The only thing I can tell you about Macbeth is that there are three witches who chant incantations, the only part of which that sticks in my mind being something about a newt, or possibly a salamander. Actually, with the way my memory is after two days of no sleep, for all I know there are three pigs, or three bears, and not three witches.

Brave New Fahrenheit 1984 World (451)

For time’s sake, I’ve clumped these three books into one category: the future could be really bad, or really confusing, or really hot (451 degrees F is above most summer temperatures, except of course in parts of California and certain places on the surface of the sun). To add to the confusion, none of these books has anything to do with Mockingbirds, Lords of Flies, or Badges of Courage (whatever color they may be).

Aren’t English novels just wonderful? They not only provide hours of entertainment (for the English teachers), but also play a valuable role in our daily life, from the seats we use to eat in front of the TV (you really only need 2-3 thick volumes) to the weapons we use to rid our house of mosquitoes.

Last year at this time we offered advice on a different topic with “5 Tips for an Amazing Powerpoint Presentation.” Even if you don’t care for Powerpoints, you should still check it out, because it is one of the original illustrated posts (so it’s got a few great pictures).

Everything You Need to Know to Pass Science: Chemical Reactions

A dangerous reactionIn continuing the High School Humor Blog series of posts that teach you everything you need to know to pass your classes, cleverly titled “Everything You Need to Know To Pass [Class],” I’ve decided to cover Science/Chemistry Class (why do we bring you these informational posts? Read the first paragraph here).

One of the interesting things about science class is that science is generally the easiest class to fail. You use one milligram too much of a substance, and BOOOOOOM! Just like that, your results are ruined.

Plus, and worse, the classroom has turned into a charred skeleton of what it was merely seconds ago, with parts of it still on fire. And the FBI Anti-Terrorism task force shows up, and before you know it you’re spending the rest of the semester in a solitary confinement holding cell hoping that your lab partner will hurry up and get out of the ICU so that he/she can visit you and bring candy.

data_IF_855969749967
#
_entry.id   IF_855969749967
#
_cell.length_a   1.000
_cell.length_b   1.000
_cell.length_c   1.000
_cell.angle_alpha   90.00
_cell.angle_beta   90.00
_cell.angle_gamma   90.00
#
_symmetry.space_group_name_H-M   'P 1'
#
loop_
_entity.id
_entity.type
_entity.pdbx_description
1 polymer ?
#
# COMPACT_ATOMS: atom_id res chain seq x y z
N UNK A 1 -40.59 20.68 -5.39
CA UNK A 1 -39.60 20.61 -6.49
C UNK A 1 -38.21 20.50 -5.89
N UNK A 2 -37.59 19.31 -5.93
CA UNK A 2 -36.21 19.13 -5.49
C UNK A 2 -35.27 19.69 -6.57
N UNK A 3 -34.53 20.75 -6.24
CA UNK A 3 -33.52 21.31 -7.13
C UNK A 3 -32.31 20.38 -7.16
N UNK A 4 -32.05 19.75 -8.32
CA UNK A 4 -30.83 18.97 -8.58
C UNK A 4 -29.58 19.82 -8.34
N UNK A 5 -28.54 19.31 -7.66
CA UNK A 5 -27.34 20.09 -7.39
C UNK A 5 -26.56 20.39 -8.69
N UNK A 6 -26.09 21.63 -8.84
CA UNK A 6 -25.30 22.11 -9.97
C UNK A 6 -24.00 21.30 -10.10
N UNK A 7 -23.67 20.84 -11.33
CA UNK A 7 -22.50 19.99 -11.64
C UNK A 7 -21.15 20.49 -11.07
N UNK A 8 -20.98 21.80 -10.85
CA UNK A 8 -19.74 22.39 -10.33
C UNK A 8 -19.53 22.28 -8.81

Therefore, the first thing to keep in mind when dealing with chemical reactions is: never be the one to blame. Have your partner measure the chemicals. Heck, have your partner do the whole lab – you can offer your valuable commentary (for added value, give the commentary in a British accent). Or, if you must do the lab, make sure that you get your partner’s fingerprints all over the test tubes first.

Another part of chemical reactions is the fact that many of them are actually supposed to go BOOOOM!, give off toxic fumes, or contain substances that, if you get them on your skin, will burn right through your bones until that section of your limb falls off. Therefore, in most chemistry classes, safety, or a lack of safety, also impacts your grades.

However, there is only one part to safety, and that is: wearing goggles. Sure, they might be uncomfortable, awkward, dumb-looking, and have mold growing on the nose piece, but rest assured, if your lab suddenly sends shattered glass towards your eyes, only the rest of your face will be harmed. Plus, you don’t have to worry about toxic fumes, because the smell of the shared goggles will have already done whatever damage the fumes might do to your brain.